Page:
Peter Rojas Leaving Aol Alpha For betaworks

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With Gizmodo, Peter Rojas set a state for talking about technology and gadgets like human beings. That would be a nice feat once, but he did it again with Engadget, Joystiq and gdgt. Now, he’s leaving Verizaol* for an entrepreneur-in-residence position at startup birthing matrix and investment firm betaworks.

Rojas came to Aol via the acquisition of gdgt, which betaworks invested in early on. I spoke to both he and betaworks CEO John Borthwick a bit about his motivations for the move, what he’ll be doing and betaworks plans for the west coast.

“I’d been planning to move to San Francisco in July, but hadn’t intended to switch jobs at the same time; my original plan had been to continue to lead Alpha from here,” says Rojas.

The Alpha group is an experimental arm of Aol that makes internal and external products designed to keep the company innovating. It’s launched a couple of consumer-facing products so far including Pip! and Starlike. Rojas says that his Alpha co-director (and gadget co-founder) Ryan Block will take over sole directorship, along with a leadership team that includes director of design Michael Cosentino, director of technology Evan Fribourg, and product director Drew Lesicko. peter_1422888235_19

“They are all insanely talented and will definitely keep things moving forward,” said Rojas.

“Having Peter help Ryan Block and I get our Alpha group off the ground has been exceptionally valuable for Aol,” said Aol President of Media Brands Luke Beatty in a statement. “Peter is one of the most strategic savvy people in our industry. He’s a pro. I know Betaworks will grow with Peter representing them in the valley. No doubt.”

Verizon, said Rojas, was not his reason for leaving.

“Verizon buying Aol wasn’t a factor in my decision to leave. If anything the incentives to stay only increased after the acquisition, especially since Verizon seems pretty committed to keeping Alpha going.

“But a few weeks ago I was catching up with John Borthwick to tell him about my move and it led to him asking me if I’d like to join betaworks as an EIR to help out with seed investing and serve as sort of an ambassador to the West Coast. I’d been thinking for a while that about moving into investing, this seemed like a perfect way to test the waters there and get to work with a bunch of people I think are awesome.”

The deal seems like a way for betaworks to get a solid toehold on investing in the SF area and the West Coast at large. Rojas says that’s definitely the plan. “I think that awareness is lower than it should be and that is something I plan to work on.”

Betaworks currently has around 109 active investments out of 125 total since the firm was started. That includes recent bets like Giphy, Medium and Product Hunt. It also builds and buys companies, including the reborn Digg, Dots, Chartbeat, Instapaper and Socialflow.

Though its investment arm is only a portion of what betaworks does, it has still managed a 5.65x return, says Borthwick, making its results solid enough to compare to a similar-sized seed fund. Out of those investments, only about 25 percent are in California, and they’re all in the north, near San Francisco. betaworks has yet to invest in a SoCal company. The majority of those investments have been in the city proper.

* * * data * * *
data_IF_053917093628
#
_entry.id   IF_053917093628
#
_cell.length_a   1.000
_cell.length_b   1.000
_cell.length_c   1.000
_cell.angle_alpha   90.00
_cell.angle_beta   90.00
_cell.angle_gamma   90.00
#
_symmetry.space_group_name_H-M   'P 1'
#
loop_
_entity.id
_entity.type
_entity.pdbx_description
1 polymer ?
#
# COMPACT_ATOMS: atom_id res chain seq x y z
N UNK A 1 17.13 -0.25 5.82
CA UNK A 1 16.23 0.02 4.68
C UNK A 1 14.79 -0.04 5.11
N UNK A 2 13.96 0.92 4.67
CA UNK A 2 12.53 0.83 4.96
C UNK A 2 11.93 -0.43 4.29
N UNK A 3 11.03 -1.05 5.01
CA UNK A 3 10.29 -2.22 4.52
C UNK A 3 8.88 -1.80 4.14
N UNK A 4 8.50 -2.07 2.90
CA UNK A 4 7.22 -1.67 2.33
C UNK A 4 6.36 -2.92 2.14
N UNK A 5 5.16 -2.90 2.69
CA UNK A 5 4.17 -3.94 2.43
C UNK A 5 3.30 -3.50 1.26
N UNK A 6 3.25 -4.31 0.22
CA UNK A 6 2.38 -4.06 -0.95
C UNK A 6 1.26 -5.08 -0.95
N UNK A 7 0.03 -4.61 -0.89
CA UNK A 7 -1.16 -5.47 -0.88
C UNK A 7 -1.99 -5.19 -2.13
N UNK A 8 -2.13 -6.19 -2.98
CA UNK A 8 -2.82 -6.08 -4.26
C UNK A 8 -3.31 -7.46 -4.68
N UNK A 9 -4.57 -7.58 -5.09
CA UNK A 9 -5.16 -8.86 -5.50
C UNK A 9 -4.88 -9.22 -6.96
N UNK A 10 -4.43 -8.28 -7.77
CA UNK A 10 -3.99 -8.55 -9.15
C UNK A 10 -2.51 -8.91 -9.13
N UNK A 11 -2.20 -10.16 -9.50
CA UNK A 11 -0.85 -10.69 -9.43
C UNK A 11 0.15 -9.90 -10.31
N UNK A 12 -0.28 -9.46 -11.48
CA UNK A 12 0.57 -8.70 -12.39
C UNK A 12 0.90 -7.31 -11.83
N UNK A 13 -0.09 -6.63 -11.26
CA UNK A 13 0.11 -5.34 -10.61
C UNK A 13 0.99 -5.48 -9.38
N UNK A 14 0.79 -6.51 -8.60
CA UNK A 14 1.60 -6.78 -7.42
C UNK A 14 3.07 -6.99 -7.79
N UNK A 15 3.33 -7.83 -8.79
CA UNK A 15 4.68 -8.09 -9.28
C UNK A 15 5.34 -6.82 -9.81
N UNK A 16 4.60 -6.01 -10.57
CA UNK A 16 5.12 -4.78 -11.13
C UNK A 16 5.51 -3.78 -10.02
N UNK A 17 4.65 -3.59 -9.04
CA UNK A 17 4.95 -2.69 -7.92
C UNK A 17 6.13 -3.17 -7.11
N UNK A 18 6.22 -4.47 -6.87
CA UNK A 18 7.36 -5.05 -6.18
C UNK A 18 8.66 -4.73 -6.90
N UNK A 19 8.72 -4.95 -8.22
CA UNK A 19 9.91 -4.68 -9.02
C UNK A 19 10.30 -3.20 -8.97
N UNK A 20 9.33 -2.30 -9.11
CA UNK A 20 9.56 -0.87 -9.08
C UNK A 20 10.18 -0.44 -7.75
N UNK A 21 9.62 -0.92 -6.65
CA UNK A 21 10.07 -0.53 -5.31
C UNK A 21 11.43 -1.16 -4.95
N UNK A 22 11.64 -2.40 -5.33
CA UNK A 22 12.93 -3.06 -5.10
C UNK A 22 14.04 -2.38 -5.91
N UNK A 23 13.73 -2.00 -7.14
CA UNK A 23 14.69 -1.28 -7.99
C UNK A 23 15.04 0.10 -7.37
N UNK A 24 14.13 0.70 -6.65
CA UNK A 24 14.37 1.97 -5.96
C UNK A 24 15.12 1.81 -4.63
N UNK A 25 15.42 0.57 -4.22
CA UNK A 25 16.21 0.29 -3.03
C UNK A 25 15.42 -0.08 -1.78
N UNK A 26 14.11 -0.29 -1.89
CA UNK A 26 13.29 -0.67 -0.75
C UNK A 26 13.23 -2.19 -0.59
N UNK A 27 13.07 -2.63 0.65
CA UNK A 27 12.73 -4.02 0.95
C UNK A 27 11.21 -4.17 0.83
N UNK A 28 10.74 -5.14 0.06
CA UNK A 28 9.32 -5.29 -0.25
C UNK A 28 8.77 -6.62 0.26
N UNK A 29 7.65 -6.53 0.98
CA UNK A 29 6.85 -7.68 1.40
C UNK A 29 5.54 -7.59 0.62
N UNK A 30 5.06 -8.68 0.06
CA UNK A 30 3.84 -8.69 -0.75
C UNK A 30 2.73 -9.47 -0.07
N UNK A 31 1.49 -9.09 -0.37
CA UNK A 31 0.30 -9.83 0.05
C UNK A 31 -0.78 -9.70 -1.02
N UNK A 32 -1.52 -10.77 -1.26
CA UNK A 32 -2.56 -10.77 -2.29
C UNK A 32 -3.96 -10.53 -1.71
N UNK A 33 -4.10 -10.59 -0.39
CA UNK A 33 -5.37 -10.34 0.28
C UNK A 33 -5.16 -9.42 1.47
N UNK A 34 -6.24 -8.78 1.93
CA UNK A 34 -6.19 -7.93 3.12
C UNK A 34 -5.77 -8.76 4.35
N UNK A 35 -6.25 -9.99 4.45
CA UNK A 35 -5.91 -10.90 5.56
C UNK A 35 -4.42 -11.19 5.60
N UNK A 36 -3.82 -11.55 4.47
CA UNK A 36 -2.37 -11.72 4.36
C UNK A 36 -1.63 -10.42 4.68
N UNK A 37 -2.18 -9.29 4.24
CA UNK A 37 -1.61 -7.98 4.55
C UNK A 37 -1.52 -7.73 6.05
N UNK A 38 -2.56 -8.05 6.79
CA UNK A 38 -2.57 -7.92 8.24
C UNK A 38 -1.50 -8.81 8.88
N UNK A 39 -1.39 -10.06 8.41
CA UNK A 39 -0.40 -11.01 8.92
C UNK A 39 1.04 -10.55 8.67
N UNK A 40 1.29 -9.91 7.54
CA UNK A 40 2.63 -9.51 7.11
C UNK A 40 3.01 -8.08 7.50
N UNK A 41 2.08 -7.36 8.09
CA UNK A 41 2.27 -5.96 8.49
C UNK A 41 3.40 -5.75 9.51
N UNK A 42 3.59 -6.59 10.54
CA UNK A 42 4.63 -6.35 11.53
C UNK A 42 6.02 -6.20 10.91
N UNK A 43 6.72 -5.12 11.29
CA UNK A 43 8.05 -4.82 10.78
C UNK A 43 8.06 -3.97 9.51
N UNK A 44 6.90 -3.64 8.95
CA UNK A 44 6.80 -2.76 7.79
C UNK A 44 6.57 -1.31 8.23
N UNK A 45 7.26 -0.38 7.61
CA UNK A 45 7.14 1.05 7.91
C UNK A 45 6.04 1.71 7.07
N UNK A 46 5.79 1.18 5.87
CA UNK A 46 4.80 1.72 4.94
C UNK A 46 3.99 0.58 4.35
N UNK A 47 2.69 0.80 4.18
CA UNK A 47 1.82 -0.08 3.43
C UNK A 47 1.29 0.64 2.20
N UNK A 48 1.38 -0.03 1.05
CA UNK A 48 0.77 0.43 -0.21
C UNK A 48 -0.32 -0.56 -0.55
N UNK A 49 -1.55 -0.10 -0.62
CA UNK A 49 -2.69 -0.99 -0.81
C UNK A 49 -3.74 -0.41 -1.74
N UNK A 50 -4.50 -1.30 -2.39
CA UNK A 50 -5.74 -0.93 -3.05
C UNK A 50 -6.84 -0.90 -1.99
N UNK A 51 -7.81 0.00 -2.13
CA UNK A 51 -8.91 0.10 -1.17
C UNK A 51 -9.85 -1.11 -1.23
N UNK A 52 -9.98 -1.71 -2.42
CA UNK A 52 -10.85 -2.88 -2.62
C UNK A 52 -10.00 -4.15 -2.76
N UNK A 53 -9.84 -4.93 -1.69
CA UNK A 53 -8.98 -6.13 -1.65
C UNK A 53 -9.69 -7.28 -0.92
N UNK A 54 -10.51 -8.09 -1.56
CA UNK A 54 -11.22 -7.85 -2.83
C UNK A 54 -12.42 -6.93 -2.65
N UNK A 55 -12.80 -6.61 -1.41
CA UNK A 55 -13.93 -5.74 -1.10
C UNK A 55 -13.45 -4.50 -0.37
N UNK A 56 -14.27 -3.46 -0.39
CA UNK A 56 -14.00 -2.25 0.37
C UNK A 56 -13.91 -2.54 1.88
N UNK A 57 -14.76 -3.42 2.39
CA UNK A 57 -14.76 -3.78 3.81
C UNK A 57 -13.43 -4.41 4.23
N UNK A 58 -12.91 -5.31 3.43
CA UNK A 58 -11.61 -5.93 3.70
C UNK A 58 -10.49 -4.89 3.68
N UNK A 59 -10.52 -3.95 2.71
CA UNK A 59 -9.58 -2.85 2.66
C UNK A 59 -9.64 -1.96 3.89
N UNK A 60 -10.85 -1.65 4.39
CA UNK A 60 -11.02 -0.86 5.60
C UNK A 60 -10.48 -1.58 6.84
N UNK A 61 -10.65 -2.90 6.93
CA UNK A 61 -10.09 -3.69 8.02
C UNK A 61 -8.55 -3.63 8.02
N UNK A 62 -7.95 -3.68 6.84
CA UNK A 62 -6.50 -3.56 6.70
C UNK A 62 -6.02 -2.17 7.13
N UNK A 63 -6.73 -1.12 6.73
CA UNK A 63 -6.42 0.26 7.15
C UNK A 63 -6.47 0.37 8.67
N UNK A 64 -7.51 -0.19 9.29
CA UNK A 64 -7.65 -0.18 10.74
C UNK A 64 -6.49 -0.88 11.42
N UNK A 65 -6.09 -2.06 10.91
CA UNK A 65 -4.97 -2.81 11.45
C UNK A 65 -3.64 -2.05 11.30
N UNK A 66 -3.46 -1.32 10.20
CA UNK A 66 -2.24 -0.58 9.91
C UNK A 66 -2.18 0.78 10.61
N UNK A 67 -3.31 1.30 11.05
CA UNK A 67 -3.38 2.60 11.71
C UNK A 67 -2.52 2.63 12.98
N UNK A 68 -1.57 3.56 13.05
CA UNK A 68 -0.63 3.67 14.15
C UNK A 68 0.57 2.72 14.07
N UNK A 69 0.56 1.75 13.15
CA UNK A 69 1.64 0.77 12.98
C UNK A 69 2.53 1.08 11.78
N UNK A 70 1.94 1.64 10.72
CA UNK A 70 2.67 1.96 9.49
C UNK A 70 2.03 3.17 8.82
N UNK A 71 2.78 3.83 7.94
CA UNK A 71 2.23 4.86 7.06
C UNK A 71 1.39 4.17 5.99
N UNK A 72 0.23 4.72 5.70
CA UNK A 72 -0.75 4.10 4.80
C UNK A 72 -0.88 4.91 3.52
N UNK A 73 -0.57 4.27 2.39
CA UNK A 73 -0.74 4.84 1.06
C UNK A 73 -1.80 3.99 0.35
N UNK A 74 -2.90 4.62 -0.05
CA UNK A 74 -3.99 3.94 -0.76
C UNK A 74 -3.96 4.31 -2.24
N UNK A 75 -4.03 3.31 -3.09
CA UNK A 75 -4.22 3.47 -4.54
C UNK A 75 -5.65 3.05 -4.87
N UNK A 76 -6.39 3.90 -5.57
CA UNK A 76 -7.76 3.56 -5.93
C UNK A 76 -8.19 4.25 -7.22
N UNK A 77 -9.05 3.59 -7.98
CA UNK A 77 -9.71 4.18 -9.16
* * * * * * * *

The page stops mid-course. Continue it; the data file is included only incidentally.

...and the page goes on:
“I’ve always been a big fan of what John and his crew have been doing there,” Rojas said in an email response to a question about why he felt betaworks was the right place to be.

“Betaworks’ model of taking new product ideas and getting them out to market quickly to figure out whether they’re viable or not was a huge inspiration for what we’ve been trying to do with Alpha,” he said. “I’ve also just generally been close to them over the years. I’ve been friends with John since 2003, when he was working at Time Warner and I was editing Gizmodo (there’s a funny story about us getting booed on stage at a Time Warner corporate off-site), and betaworks was an investor in gdgt — both our seed and A rounds.”

The story, by the way, was that Rojas showed up on stage at the offsite with a bunch of video-playing devices loaded up with Time Warner content like HBO shows and movies. The only problem? Time Warner didn’t have an official digital content distribution arm at the time, so Rojas’ source was pretty much the same as all of ours was at the time: le torrents. The reception was…not warm. Word is they eventually got over it.

This isn’t the first time that betaworks has experimented with the EIR format. Josh Miller of branch was a part-time EIR before he went to Facebook and Andrew McLaughlin joined as an EIR after Tumblr — eventually moving to a partner position and taking on the CEO role at Digg.

EIR roles can be pretty loosey goosey when it comes to defined goals. I asked Rojas exactly what it means in this case.

“It means I’ll be bringing my mix of entrepreneurial, product, and editorial experience to bear helping betaworks looking for new investments and working with portfolio companies,” he said. “EIR roles are by definition transitional, but that doesn’t mean I am going to be hanging out for a few months while I figure out what comes next. I recognize that in a lot of ways I’m starting from scratch and I’m going to have to work really hard to make the most of the opportunity.”

Borthwick says that they’ve been trying to make this happen for two years. When GDGT was acquired, they talked about an EIR position, but the timing wasn’t right. This time, it was.

“Having somebody who is based on the west coast to support betaworks, evangelize, act as an ambassador and find new investments makes sense, and I can’t think of anyone better than Peter.”

*I’m not sure what the proper name is so that’s what I’m using until a spokesperson corrects me. Oh, and Verizaol owns TechCrunch.

Featured Image: betaworks